A Beginner’s Guide to the Kumano Kodo
For over 1,000 years, people from all levels of society have journeyed to the tranquil Kii Mountains in Japan, following the many pilgrimage routes to the revered Kumano Sanzan Shrines. The Kumano Kodo (熊野古道), comprised of seven routes to the region’s holy shrines, is one of only two UNESCO World Heritage Pilgrimage sites, along with Europe’s Camino de Santiago.
Developed as routes for pilgrims to move between the sacred areas on the Kii Peninsula, the pilgrimage trails were designed to be a religious experience in themselves. At the center of this religious area are the three Kumano shrines: Hongu Taisha, Hayatama Taisha, and Nachi Taisha, collectively known as Kumano Sanzan. In addition to linking the shrines to one another, the Kodo pilgrimage trails link the Kumano area to Kyoto, Koyasan (the headquarter of Shingon Buddhism), Yoshino and Omine (centers of mountain worship) and Ise (Japan’s most important shrine).
WALKING THE KUMANO KODO: THE ROUTES
Nakahechi – The Imperial Route
The Nakahechi Route is the main route that links the three Grand Shrines of Kumano. It has a rich historical, cultural, and spiritual atmosphere. There are local busses that lead to isolated villages where accommodations are located. The infrastructure — such as English signage, maps, and luggage shuttle services — is developed.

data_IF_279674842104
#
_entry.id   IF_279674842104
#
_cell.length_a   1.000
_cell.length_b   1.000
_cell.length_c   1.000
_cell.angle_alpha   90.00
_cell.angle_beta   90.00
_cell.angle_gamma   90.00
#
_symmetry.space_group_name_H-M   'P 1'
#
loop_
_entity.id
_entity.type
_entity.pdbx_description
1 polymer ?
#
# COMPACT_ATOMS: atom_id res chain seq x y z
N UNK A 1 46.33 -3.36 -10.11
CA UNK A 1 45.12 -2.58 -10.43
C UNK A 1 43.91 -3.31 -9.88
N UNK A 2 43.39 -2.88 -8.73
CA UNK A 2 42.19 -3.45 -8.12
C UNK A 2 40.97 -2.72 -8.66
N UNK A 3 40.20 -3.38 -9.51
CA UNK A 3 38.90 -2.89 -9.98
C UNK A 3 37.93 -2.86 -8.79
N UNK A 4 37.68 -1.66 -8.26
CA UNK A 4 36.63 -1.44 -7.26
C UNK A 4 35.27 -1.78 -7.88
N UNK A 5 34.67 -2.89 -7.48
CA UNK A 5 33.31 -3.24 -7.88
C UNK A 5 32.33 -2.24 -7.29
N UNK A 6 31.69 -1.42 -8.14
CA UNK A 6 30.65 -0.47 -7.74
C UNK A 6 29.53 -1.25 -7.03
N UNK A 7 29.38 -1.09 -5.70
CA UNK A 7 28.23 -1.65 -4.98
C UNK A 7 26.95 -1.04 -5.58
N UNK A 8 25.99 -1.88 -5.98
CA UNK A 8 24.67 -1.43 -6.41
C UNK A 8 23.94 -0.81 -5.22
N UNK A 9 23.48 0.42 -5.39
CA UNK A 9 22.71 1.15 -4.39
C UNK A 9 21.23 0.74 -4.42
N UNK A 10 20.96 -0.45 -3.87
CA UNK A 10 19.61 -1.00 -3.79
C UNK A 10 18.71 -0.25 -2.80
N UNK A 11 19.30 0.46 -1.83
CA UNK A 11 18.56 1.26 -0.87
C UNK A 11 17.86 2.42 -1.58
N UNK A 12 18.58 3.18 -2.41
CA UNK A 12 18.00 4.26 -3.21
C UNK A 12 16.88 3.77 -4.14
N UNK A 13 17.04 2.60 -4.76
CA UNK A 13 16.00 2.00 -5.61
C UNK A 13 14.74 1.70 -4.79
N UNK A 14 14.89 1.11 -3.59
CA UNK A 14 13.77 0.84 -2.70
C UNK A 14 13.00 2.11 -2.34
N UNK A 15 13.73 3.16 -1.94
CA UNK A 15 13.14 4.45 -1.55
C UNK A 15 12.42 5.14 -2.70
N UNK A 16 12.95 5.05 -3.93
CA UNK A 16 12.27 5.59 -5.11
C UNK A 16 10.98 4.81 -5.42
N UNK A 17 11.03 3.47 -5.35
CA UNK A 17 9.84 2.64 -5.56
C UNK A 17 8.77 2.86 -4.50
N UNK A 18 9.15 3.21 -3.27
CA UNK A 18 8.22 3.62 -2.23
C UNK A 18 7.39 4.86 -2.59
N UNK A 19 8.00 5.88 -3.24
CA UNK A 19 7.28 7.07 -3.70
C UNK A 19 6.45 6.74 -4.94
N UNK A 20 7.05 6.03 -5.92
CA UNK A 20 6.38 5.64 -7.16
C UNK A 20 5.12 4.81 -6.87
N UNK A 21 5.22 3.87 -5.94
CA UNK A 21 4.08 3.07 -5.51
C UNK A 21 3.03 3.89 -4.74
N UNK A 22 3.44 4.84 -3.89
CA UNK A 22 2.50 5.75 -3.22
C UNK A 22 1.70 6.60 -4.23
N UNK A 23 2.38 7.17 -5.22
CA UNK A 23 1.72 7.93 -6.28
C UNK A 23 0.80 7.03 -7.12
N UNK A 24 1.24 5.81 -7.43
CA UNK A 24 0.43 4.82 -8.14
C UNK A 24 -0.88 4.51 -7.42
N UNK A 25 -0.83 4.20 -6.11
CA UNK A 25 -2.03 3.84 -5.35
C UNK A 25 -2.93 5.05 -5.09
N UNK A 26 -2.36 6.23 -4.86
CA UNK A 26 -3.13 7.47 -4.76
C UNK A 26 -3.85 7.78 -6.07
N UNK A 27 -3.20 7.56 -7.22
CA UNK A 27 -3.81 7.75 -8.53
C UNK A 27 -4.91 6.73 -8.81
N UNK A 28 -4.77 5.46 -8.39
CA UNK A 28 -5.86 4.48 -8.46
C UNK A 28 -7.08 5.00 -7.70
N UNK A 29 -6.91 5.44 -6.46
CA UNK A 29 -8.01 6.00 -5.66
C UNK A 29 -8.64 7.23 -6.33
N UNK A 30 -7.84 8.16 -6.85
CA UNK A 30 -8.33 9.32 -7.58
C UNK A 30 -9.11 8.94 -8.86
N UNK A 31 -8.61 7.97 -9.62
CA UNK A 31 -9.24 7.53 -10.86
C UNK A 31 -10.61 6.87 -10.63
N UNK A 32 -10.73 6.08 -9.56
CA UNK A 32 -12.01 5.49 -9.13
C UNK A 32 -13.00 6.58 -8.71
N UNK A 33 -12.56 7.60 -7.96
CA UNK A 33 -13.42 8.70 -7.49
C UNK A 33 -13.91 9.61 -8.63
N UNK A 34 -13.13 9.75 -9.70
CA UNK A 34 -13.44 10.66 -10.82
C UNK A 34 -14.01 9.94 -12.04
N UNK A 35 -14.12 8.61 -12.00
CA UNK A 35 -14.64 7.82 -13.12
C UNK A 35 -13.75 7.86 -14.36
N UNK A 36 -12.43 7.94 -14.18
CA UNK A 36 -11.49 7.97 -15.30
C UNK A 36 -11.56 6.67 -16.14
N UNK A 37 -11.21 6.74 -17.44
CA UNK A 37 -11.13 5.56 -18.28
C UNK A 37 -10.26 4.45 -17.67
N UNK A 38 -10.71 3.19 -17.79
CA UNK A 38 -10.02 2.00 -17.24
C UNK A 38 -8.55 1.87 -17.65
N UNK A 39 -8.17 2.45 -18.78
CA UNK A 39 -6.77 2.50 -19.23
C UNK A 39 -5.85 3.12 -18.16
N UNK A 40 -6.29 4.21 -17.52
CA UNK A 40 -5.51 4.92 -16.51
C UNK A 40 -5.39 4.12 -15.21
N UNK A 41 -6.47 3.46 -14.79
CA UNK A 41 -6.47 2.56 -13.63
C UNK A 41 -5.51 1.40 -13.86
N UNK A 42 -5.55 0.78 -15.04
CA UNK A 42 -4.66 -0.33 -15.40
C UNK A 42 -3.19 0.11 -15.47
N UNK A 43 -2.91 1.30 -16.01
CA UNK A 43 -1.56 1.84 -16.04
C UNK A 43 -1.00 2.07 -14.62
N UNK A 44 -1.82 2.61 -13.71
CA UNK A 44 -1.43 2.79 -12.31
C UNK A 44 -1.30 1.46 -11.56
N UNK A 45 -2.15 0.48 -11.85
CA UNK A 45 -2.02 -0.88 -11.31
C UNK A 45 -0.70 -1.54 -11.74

The Nakahechi is the core trail of the Kumano Kodo pilgrimage network with a history of over 1000 years. It can be walked in consecutive day treks or experienced with shorter highlight walks. It is a mountain environment so if your planning to do a multi-day walk please be prepared.RESOURCE Stages and Maps for Walking the Kumano Kodo – Nakahechi Route
Kohechi – The Mountain Route
The Kohechi Route of the Kumano Kodo pilgrimage network links two sacred sites in the Kii Peninsula: Koyasan and Kumano. There are four mountain passes of over 1,000 meters along the more than 65-km route, with small settlements located in the river valleys.
The journey takes approximately four days with overnights in Koyasan, Omata, Miura-guchi, Totsukawa Onsen, and the Hongu area (Yunomine Onsen, Kawayu Onsen & Watarase Onsen). The northern sections are isolated with limited transportation and facilities. It is technically closed from mid-December to mid-March because of the possibility of snow-bound passes, although the most southern, Hatenashi-toge, is open year-round.
This route is for experienced walkers and can be walked in both directions. The passes are high and subsequently, the weather is variable with much rain, wind, and fog. Please be prepared.